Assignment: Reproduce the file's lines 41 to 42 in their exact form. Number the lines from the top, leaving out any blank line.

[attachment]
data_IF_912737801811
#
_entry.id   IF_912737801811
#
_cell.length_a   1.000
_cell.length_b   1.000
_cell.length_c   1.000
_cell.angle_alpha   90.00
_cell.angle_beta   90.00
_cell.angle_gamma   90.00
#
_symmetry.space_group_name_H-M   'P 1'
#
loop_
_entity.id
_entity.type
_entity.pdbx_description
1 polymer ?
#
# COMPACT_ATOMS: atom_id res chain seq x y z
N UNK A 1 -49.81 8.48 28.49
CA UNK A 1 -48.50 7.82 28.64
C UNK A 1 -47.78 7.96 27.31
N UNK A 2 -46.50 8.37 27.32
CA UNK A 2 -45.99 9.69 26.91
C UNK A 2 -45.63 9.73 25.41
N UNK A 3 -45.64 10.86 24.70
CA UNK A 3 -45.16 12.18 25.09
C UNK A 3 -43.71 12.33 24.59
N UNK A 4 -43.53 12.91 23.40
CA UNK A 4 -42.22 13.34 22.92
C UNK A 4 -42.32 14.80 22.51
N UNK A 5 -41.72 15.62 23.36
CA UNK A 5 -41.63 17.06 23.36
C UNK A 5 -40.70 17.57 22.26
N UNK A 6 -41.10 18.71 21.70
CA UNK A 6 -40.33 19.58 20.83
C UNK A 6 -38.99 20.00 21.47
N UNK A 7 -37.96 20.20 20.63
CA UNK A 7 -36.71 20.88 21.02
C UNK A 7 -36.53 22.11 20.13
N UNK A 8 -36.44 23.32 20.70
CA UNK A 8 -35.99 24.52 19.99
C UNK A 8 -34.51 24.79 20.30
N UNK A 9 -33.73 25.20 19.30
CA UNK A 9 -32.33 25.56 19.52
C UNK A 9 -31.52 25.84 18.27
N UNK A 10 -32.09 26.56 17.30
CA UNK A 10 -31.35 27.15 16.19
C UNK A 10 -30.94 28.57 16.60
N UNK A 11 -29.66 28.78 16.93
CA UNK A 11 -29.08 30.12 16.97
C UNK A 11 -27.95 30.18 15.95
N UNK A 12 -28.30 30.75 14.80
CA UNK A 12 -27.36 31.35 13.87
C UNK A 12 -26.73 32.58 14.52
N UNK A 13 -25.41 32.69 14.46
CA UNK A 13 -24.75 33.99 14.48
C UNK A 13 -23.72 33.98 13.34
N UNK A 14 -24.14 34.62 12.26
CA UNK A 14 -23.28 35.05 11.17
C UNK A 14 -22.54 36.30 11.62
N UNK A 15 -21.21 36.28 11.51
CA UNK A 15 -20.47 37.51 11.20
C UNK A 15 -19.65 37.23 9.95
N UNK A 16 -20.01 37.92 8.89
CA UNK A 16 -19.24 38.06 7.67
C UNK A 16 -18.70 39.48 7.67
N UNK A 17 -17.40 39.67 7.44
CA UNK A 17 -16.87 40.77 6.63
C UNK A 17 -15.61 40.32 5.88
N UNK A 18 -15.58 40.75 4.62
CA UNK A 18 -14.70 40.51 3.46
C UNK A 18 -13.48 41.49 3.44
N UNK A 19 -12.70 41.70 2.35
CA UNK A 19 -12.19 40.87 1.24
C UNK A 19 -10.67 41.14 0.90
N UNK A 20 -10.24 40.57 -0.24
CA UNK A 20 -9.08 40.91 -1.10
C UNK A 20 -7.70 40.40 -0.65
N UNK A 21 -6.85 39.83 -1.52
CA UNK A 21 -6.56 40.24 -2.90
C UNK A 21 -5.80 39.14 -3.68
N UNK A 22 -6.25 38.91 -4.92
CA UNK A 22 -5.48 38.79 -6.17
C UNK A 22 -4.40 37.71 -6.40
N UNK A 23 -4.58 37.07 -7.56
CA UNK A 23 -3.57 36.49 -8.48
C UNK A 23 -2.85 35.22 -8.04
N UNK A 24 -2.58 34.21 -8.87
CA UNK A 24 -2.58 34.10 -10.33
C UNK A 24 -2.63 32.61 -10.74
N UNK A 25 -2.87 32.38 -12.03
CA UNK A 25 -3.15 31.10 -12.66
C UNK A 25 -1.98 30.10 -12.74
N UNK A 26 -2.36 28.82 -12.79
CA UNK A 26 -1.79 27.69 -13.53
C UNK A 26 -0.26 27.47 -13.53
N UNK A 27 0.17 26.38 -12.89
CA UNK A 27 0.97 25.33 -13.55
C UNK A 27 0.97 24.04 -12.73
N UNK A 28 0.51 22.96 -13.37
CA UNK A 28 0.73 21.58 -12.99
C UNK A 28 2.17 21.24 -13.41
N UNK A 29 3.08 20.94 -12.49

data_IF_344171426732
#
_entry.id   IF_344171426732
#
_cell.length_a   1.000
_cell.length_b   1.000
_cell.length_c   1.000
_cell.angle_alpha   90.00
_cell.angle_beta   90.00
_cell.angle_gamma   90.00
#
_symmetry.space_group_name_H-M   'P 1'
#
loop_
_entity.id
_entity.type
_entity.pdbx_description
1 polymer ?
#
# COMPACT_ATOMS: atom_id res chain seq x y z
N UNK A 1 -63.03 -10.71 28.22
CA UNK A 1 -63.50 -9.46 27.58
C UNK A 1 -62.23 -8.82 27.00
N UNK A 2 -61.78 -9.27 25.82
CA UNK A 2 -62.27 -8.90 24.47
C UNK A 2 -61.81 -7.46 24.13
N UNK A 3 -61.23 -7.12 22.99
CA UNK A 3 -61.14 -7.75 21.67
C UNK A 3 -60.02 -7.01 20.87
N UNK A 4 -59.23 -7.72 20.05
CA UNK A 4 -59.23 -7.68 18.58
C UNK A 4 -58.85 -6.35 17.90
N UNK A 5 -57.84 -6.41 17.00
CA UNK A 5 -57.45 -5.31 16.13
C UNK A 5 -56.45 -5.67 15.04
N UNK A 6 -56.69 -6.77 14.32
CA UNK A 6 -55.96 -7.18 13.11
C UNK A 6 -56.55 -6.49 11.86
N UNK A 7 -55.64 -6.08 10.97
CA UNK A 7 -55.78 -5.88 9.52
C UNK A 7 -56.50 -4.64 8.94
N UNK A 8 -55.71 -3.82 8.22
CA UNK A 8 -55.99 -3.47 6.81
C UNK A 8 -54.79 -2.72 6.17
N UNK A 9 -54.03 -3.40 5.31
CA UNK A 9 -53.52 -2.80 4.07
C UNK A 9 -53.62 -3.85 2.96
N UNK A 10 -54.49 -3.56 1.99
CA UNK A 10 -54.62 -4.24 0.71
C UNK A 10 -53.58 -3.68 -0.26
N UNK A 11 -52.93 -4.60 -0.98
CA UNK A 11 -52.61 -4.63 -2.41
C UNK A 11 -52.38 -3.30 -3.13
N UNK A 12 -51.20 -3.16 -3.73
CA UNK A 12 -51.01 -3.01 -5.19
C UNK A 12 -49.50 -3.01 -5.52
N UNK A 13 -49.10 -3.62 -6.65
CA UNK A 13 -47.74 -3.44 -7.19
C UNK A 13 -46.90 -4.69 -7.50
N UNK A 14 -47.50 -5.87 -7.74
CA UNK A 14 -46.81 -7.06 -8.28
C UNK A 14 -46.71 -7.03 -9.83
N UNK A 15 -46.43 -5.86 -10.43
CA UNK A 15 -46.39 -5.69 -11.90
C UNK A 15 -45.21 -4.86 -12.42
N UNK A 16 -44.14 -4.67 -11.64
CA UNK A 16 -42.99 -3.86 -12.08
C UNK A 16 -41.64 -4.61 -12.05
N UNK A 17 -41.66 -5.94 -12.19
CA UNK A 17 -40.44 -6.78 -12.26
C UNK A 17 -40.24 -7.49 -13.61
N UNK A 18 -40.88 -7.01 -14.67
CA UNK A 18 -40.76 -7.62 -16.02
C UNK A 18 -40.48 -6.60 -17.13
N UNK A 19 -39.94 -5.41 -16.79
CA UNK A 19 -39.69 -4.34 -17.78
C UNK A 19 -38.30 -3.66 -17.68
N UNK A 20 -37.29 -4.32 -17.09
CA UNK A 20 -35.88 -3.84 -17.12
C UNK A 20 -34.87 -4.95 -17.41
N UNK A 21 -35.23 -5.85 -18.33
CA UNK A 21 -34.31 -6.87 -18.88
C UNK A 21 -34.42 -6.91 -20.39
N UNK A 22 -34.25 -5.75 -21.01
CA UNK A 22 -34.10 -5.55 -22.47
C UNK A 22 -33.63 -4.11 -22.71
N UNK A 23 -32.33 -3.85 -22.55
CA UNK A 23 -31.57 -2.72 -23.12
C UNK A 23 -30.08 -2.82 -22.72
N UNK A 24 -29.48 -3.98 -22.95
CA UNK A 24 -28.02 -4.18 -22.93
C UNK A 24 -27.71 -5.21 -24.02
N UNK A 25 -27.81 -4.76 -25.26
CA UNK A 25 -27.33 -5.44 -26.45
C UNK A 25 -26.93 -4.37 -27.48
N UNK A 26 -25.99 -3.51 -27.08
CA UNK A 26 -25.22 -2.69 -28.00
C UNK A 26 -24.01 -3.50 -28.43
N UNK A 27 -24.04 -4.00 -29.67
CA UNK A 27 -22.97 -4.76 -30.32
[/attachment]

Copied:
C UNK A 7 -36.53 22.11 20.13
N UNK A 8 -36.44 23.32 20.70